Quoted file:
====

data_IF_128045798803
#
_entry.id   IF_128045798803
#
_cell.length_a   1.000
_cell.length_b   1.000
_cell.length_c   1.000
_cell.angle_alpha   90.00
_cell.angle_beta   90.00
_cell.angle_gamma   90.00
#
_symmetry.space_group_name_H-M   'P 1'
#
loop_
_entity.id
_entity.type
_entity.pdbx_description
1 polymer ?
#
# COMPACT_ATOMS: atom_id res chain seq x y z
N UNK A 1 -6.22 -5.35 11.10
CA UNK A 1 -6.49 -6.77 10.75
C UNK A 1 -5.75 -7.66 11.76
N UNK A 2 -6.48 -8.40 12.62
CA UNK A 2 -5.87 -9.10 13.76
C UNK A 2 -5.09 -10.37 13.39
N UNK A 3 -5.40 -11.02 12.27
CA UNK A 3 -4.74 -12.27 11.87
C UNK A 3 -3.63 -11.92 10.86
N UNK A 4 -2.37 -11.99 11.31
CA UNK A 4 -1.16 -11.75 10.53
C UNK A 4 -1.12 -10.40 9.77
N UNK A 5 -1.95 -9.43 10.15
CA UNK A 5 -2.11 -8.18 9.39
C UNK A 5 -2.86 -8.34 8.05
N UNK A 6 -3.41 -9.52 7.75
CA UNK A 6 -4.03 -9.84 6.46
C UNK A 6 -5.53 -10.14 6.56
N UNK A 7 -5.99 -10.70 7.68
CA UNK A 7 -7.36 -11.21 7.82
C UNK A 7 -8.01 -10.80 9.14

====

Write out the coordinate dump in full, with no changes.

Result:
data_IF_128045798803
#
_entry.id   IF_128045798803
#
_cell.length_a   1.000
_cell.length_b   1.000
_cell.length_c   1.000
_cell.angle_alpha   90.00
_cell.angle_beta   90.00
_cell.angle_gamma   90.00
#
_symmetry.space_group_name_H-M   'P 1'
#
loop_
_entity.id
_entity.type
_entity.pdbx_description
1 polymer ?
#
# COMPACT_ATOMS: atom_id res chain seq x y z
N UNK A 1 -6.22 -5.35 11.10
CA UNK A 1 -6.49 -6.77 10.75
C UNK A 1 -5.75 -7.66 11.76
N UNK A 2 -6.48 -8.40 12.62
CA UNK A 2 -5.87 -9.10 13.76
C UNK A 2 -5.09 -10.37 13.39
N UNK A 3 -5.40 -11.02 12.27
CA UNK A 3 -4.74 -12.27 11.87
C UNK A 3 -3.63 -11.92 10.86
N UNK A 4 -2.37 -11.99 11.31
CA UNK A 4 -1.16 -11.75 10.53
C UNK A 4 -1.12 -10.40 9.77
N UNK A 5 -1.95 -9.43 10.15
CA UNK A 5 -2.11 -8.18 9.39
C UNK A 5 -2.86 -8.34 8.05
N UNK A 6 -3.41 -9.52 7.75
CA UNK A 6 -4.03 -9.84 6.46
C UNK A 6 -5.53 -10.14 6.56
N UNK A 7 -5.99 -10.70 7.68
CA UNK A 7 -7.36 -11.21 7.82
C UNK A 7 -8.01 -10.80 9.14